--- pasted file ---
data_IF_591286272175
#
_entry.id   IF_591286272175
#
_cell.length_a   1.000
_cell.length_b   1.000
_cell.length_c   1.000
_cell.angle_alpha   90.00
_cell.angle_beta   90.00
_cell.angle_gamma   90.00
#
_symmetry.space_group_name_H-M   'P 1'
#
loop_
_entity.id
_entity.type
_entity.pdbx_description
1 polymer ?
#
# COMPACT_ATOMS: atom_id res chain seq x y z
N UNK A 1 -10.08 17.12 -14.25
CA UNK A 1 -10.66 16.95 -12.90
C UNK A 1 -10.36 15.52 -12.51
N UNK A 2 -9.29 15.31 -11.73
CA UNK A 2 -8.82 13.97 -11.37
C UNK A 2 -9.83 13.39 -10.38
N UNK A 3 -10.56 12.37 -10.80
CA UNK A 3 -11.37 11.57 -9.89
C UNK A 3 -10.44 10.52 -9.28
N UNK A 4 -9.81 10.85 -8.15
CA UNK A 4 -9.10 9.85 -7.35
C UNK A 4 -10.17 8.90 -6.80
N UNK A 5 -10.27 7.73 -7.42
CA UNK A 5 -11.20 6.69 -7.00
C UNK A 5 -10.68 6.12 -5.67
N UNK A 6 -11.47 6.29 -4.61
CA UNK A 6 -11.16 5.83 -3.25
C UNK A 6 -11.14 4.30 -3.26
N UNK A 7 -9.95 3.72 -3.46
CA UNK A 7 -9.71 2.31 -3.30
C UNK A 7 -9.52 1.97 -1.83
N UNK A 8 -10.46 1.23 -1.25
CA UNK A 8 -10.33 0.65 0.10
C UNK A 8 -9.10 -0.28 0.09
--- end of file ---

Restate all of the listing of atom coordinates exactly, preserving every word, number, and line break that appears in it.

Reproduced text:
data_IF_591286272175
#
_entry.id   IF_591286272175
#
_cell.length_a   1.000
_cell.length_b   1.000
_cell.length_c   1.000
_cell.angle_alpha   90.00
_cell.angle_beta   90.00
_cell.angle_gamma   90.00
#
_symmetry.space_group_name_H-M   'P 1'
#
loop_
_entity.id
_entity.type
_entity.pdbx_description
1 polymer ?
#
# COMPACT_ATOMS: atom_id res chain seq x y z
N UNK A 1 -10.08 17.12 -14.25
CA UNK A 1 -10.66 16.95 -12.90
C UNK A 1 -10.36 15.52 -12.51
N UNK A 2 -9.29 15.31 -11.73
CA UNK A 2 -8.82 13.97 -11.37
C UNK A 2 -9.83 13.39 -10.38
N UNK A 3 -10.56 12.37 -10.80
CA UNK A 3 -11.37 11.57 -9.89
C UNK A 3 -10.44 10.52 -9.28
N UNK A 4 -9.81 10.85 -8.15
CA UNK A 4 -9.10 9.85 -7.35
C UNK A 4 -10.17 8.90 -6.80
N UNK A 5 -10.27 7.73 -7.42
CA UNK A 5 -11.20 6.69 -7.00
C UNK A 5 -10.68 6.12 -5.67
N UNK A 6 -11.47 6.29 -4.61
CA UNK A 6 -11.16 5.83 -3.25
C UNK A 6 -11.14 4.30 -3.26
N UNK A 7 -9.95 3.72 -3.46
CA UNK A 7 -9.71 2.31 -3.30
C UNK A 7 -9.52 1.97 -1.83
N UNK A 8 -10.46 1.23 -1.25
CA UNK A 8 -10.33 0.65 0.10
C UNK A 8 -9.10 -0.28 0.09